The US Embassy in Hungary has announced in a press statement on Monday that USAID that aims to “strengthen democratic institutions, civil society, and independent media”, will return to the country. According to the press release, the program “will be implemented by a coalition of partners with deep knowledge of the region, … and a commitment to internationally-recognized best practices to support democracy”.
It continues by stating that USAID (US Agency for International Development) supports its partners in Bulgaria, Czech Republic, Hungary, Poland, Romania, Slovakia and Slovenia to increase the capacity of civil society to strengthen democratic principles, strengthen the financial independence of the independent media sector, to build the watchdog skills of civil society and media to enhance rule of law observance, combat corruption.
The embassy’s press release adds that the Biden-Harris Administration aims to bolster democracy around the world, thus USAID’s activities in Central Europe will be rooted in commitments to respect human rights and adherence to the rule of law. With this aim the U.S. Congress appropriated
funds to strengthen democracy and civil society in Central Europe, including for transparency, independent media, rule of law, minority rights, and programs to combat anti-Semitism,
states the press release.
It continues by saying that funds will be administered by local partners who have assessed how best to address local challenges in Hungary without regard for political affiliation. Programs will assist local civil society organizations working to strengthen democratic institutions, increase the participation of women and vulnerable groups in decision-making processes, and support anti-corruption initiatives; and help NGOs scale up their efforts to build public transparency and support emerging civic actors, particularly to involve young people in activities that strengthen the rule of law”, concludes the embassy’s statement.
A number of the terms listed above are reminiscent of recent resolutions passed by the European Parliament or international NGOs critical of the Hungarian government’s actions. It is highly unlikely that civil society actors, whose conservative or national ethos overlaps the Viktor Orbán government’s policies will be able to access any of these funds. Instead, USAID is known for its work with organizations like Transparency International, or Freedom House, both highly critical and, on occasion, actively campaigning against the Hungarian government, which could raise question marks over the non-partisan character of their initiative.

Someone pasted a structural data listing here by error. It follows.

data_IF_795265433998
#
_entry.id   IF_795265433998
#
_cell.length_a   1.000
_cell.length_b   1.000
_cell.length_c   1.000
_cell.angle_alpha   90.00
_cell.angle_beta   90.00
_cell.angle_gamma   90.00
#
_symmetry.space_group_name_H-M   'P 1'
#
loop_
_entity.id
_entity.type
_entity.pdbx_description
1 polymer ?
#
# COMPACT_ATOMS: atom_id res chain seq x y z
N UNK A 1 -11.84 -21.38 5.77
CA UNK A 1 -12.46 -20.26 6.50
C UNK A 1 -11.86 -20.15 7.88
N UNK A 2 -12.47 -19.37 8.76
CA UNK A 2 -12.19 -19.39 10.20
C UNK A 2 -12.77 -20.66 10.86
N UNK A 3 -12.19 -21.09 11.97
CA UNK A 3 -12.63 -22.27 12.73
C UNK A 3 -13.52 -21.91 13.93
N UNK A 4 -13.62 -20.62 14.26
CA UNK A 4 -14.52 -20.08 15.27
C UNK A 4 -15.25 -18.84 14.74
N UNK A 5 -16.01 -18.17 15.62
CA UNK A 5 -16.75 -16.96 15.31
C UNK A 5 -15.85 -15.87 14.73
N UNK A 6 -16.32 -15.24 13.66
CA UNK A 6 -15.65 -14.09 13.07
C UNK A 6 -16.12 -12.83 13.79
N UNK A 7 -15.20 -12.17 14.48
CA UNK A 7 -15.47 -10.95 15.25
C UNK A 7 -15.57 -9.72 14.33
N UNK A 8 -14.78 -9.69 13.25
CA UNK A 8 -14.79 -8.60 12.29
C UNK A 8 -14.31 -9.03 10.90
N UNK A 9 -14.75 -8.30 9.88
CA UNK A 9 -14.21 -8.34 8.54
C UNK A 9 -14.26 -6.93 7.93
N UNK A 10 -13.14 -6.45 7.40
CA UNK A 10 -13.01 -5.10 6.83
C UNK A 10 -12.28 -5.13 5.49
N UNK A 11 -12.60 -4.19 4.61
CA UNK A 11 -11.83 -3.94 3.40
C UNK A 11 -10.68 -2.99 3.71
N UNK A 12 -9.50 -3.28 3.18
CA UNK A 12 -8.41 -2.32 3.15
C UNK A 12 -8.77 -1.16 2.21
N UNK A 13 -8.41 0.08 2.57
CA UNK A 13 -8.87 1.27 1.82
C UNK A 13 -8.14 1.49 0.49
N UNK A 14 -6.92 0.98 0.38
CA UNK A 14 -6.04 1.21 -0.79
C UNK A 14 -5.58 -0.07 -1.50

One of the most likely and immediate grantees of the USAID program in Hungary could be the Internews media company that is currently recruiting for employees in Hungary.
USAID already funds Internews in Moldova, for instance, through the Media-M project. Its topics and interpretations are broadly in sync with the Biden-administration’s cultural vision, thus it will most likely join the long line of anti-government publications in Hungary, that share a similar ethos. USAID is also financing the work of the International Organization for Migration in Moldova, a pro migration organization which declares “managing migration” as one of its main goals and states that “humane and orderly migration benefits migrants and society“.
USAID offers a short overview of its methods and principles with regards to its work in Slovakia and Hungary on its own website. In Hungary it helped setting up the Democracy Network (DemNet) foundation in the past, whose offices were raided by police in 2014 alongside that of the Ökotárs NGO that was, and still is tasked with allocating Norwegian government funds to mostly progressive causes.
USAID finances innumerable charity and social projects around the world, alleviating poverty and inequality. However, in its currently projected form,
in a Central-Eastern European context, it is increasingly taking a distinctly political shape.
In Slovakia, for instance, its coordinator Samantha Powers has set out a program to encourage civil organizations to counter Russian influence and interference in the country.
Although NATO allies, fellow democracies and active business partners, it is no secret that the Biden administration and Orbán government’s vision for the future of nation sates and numerous cultural matters is fundamentally different in as many points, as many they converge in. However, if the USAID money will in future unilaterally flow to NGOs and players that are in every respect opposed to the official policies of their host country,
the government in Budapest is likely to interpret the USAID initiative as a drive to create a network of proxies in order to influence electoral processes in the country.
At times when the Hungarian opposition is under investigation for illegally receiving election campaign money from US sources, such a move could drive a wedge between Budapest and Washington even further.
Featured Photo: Facebook USAID